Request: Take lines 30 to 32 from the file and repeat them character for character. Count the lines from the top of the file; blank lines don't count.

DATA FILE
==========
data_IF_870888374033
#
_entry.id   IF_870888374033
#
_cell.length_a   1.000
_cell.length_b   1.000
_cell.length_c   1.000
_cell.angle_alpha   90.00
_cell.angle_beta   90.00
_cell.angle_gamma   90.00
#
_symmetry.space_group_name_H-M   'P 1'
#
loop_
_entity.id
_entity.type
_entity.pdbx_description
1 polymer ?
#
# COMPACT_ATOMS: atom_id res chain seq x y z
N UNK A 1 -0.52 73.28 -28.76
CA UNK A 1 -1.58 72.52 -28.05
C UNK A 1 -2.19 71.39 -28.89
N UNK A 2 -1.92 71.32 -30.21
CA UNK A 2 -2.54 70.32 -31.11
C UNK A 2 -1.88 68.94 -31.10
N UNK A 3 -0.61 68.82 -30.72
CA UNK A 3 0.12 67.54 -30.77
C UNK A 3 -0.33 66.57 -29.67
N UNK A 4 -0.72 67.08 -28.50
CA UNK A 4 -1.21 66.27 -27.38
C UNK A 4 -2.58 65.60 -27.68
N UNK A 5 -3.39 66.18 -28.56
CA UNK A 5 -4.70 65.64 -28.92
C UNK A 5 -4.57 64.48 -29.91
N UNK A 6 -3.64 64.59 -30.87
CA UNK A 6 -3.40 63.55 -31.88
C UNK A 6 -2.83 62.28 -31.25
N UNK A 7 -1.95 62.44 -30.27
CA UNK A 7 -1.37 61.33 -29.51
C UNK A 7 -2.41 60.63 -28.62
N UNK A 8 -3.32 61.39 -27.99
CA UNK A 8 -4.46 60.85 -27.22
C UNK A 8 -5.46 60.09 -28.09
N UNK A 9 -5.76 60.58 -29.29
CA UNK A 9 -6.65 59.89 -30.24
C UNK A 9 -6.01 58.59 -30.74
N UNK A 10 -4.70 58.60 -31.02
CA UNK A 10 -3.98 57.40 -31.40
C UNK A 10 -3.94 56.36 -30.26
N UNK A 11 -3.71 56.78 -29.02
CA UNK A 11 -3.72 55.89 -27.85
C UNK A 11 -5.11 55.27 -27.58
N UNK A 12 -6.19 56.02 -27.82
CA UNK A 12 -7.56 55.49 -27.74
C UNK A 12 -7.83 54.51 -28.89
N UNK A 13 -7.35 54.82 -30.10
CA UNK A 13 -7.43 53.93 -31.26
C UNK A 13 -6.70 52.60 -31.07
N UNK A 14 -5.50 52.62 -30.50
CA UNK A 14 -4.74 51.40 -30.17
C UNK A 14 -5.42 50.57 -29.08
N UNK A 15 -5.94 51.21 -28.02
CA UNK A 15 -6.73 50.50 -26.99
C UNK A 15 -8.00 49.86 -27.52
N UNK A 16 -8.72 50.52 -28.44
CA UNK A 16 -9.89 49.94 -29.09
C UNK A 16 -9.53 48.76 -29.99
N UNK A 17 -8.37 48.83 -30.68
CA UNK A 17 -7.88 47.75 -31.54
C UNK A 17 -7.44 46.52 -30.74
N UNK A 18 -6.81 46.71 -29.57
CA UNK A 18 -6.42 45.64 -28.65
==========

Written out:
N UNK A 4 -0.72 67.08 -28.50
CA UNK A 4 -1.21 66.27 -27.38
C UNK A 4 -2.58 65.60 -27.68